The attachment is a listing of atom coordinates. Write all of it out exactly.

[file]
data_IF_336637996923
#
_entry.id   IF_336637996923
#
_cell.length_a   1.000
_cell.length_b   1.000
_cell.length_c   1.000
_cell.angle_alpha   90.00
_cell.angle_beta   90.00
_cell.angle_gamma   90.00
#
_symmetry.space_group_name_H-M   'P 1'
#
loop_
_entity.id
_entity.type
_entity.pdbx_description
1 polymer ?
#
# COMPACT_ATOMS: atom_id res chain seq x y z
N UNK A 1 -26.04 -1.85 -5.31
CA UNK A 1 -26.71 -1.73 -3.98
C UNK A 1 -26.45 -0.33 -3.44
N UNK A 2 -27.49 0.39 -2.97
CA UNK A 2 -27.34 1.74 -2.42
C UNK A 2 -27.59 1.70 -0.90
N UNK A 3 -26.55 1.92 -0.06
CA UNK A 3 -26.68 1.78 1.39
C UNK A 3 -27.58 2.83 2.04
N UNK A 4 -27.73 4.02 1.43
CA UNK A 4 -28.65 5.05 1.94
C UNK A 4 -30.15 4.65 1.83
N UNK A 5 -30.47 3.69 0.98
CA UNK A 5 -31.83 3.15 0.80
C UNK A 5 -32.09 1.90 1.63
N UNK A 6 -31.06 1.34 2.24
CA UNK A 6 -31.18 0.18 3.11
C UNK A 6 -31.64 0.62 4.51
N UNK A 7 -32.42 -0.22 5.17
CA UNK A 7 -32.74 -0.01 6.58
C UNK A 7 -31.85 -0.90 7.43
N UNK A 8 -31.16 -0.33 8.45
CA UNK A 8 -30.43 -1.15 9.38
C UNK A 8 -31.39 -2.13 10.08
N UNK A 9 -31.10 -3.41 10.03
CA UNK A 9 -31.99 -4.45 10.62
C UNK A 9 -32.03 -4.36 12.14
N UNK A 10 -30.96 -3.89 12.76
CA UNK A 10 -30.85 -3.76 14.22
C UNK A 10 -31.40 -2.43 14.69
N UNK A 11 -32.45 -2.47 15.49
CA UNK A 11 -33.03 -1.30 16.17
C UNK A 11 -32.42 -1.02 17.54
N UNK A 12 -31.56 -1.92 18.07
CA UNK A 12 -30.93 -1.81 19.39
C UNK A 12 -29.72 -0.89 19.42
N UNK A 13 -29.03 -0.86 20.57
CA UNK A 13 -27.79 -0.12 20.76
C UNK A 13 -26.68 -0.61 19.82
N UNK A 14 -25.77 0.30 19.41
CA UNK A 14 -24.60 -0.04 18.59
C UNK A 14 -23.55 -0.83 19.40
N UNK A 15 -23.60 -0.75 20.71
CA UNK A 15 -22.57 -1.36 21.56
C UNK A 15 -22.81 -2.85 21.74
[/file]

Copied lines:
data_IF_336637996923
#
_entry.id   IF_336637996923
#
_cell.length_a   1.000
_cell.length_b   1.000
_cell.length_c   1.000
_cell.angle_alpha   90.00
_cell.angle_beta   90.00
_cell.angle_gamma   90.00
#
_symmetry.space_group_name_H-M   'P 1'
#
loop_
_entity.id
_entity.type
_entity.pdbx_description
1 polymer ?
#
# COMPACT_ATOMS: atom_id res chain seq x y z
N UNK A 1 -26.04 -1.85 -5.31
CA UNK A 1 -26.71 -1.73 -3.98
C UNK A 1 -26.45 -0.33 -3.44
N UNK A 2 -27.49 0.39 -2.97
CA UNK A 2 -27.34 1.74 -2.42
C UNK A 2 -27.59 1.70 -0.90
N UNK A 3 -26.55 1.92 -0.06
CA UNK A 3 -26.68 1.78 1.39
C UNK A 3 -27.58 2.83 2.04
N UNK A 4 -27.73 4.02 1.43
CA UNK A 4 -28.65 5.05 1.94
C UNK A 4 -30.15 4.65 1.83
N UNK A 5 -30.47 3.69 0.98
CA UNK A 5 -31.83 3.15 0.80
C UNK A 5 -32.09 1.90 1.63
N UNK A 6 -31.06 1.34 2.24
CA UNK A 6 -31.18 0.18 3.11
C UNK A 6 -31.64 0.62 4.51
N UNK A 7 -32.42 -0.22 5.17
CA UNK A 7 -32.74 -0.01 6.58
C UNK A 7 -31.85 -0.90 7.43
N UNK A 8 -31.16 -0.33 8.45
CA UNK A 8 -30.43 -1.15 9.38
C UNK A 8 -31.39 -2.13 10.08
N UNK A 9 -31.10 -3.41 10.03
CA UNK A 9 -31.99 -4.45 10.62
C UNK A 9 -32.03 -4.36 12.14
N UNK A 10 -30.96 -3.89 12.76
CA UNK A 10 -30.85 -3.76 14.22
C UNK A 10 -31.40 -2.43 14.69
N UNK A 11 -32.45 -2.47 15.49
CA UNK A 11 -33.03 -1.30 16.17
C UNK A 11 -32.42 -1.02 17.54
N UNK A 12 -31.56 -1.92 18.07
CA UNK A 12 -30.93 -1.81 19.39
C UNK A 12 -29.72 -0.89 19.42
N UNK A 13 -29.03 -0.86 20.57
CA UNK A 13 -27.79 -0.12 20.76
C UNK A 13 -26.68 -0.61 19.82
N UNK A 14 -25.77 0.30 19.41
CA UNK A 14 -24.60 -0.04 18.59
C UNK A 14 -23.55 -0.83 19.40
N UNK A 15 -23.60 -0.75 20.71
CA UNK A 15 -22.57 -1.36 21.56
C UNK A 15 -22.81 -2.85 21.74